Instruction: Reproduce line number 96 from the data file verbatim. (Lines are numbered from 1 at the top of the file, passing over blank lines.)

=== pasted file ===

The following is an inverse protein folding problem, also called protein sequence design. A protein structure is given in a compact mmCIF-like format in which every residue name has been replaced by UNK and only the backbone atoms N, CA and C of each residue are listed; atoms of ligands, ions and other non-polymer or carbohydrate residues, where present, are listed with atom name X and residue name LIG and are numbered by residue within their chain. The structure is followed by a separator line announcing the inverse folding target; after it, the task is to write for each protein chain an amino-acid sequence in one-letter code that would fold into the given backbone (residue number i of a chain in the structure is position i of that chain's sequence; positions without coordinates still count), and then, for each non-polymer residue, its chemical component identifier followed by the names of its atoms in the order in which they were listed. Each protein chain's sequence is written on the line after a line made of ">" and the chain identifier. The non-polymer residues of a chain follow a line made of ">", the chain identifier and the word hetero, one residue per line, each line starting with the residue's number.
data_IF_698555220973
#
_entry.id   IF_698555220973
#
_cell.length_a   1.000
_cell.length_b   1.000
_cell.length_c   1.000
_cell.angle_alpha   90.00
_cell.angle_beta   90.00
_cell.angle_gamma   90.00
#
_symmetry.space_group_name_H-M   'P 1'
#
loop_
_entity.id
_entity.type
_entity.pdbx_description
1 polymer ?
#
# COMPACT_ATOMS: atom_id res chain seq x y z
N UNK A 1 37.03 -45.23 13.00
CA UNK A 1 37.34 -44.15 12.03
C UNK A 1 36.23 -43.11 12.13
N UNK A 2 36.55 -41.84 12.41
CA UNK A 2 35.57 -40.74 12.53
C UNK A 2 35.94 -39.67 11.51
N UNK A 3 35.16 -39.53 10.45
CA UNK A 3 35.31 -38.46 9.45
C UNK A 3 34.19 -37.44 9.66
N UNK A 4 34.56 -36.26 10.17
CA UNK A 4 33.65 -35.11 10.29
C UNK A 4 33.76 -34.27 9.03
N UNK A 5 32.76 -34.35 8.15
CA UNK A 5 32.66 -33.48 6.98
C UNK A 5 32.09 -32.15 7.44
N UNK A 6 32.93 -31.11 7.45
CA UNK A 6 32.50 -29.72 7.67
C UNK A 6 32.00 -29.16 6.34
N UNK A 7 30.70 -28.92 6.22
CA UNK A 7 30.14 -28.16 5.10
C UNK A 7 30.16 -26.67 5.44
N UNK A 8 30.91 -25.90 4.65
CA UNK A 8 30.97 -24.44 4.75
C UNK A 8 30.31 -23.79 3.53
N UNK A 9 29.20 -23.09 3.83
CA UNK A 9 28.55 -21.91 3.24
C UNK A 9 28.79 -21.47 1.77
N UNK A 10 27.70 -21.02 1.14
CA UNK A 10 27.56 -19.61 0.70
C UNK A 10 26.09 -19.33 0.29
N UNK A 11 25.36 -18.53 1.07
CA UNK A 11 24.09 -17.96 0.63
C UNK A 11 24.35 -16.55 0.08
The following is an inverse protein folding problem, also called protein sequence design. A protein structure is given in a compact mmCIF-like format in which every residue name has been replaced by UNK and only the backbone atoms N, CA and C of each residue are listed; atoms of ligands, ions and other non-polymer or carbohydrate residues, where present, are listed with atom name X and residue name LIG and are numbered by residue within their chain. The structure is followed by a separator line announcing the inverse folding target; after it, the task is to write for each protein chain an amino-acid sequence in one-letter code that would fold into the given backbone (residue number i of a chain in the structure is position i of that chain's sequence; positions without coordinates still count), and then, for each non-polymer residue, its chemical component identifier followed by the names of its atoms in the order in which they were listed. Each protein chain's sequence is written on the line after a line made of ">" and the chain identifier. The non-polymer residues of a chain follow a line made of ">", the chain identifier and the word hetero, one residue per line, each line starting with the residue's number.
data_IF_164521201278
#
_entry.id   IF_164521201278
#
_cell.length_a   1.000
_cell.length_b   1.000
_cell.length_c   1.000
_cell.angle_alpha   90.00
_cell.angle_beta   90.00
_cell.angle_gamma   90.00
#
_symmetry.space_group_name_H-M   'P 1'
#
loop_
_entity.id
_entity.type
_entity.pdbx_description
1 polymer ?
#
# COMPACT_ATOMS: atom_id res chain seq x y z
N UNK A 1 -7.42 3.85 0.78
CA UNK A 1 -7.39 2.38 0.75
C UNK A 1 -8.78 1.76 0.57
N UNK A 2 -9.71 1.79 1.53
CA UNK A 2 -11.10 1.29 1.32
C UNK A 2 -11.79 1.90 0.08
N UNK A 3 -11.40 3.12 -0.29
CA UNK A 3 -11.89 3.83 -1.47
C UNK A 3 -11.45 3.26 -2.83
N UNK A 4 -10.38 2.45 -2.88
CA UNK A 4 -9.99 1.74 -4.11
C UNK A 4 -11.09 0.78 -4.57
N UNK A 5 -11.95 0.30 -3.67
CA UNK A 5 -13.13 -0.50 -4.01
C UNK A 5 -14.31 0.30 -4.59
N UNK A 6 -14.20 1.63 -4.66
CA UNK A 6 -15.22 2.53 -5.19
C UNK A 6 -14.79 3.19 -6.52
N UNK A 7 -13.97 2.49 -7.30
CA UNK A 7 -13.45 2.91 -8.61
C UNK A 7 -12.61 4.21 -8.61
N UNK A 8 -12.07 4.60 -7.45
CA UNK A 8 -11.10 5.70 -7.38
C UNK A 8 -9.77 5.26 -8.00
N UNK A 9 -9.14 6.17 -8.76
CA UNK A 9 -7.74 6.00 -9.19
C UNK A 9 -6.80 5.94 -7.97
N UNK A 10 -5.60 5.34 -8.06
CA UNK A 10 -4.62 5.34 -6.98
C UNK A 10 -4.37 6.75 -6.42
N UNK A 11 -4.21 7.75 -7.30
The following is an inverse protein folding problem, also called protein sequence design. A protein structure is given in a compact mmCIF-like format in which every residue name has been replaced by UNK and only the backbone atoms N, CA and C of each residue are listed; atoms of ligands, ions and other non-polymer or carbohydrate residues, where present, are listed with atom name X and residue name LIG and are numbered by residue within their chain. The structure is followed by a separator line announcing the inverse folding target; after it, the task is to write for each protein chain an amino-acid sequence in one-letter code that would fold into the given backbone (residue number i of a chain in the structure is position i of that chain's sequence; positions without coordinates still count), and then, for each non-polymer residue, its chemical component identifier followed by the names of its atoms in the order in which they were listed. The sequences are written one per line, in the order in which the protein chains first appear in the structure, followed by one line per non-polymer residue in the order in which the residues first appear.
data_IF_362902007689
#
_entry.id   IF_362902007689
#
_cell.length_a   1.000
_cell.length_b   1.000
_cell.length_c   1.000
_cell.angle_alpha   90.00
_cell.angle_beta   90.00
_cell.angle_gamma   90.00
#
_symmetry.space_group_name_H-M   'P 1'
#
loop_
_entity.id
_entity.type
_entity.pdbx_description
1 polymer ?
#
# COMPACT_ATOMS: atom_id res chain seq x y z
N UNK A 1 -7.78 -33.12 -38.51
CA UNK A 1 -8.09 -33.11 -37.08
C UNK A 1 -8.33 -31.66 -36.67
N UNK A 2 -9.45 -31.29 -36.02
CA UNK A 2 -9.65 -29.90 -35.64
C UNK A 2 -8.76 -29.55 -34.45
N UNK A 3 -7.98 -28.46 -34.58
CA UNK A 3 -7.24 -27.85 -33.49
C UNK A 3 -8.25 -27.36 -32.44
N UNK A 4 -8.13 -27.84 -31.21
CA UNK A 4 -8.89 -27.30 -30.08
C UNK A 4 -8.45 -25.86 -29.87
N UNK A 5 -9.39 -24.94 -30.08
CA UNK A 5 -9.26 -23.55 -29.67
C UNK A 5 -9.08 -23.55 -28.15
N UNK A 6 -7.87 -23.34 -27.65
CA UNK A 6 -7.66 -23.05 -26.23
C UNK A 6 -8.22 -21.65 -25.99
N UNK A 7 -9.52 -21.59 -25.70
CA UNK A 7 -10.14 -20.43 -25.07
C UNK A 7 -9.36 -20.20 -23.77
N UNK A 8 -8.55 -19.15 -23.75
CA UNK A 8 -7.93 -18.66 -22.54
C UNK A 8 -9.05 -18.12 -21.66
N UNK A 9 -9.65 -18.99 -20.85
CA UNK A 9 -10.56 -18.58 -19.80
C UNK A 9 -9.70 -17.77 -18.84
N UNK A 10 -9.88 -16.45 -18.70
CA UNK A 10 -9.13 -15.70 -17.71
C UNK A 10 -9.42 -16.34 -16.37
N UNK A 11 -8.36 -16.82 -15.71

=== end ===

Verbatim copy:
C UNK A 7 -12.61 4.21 -8.61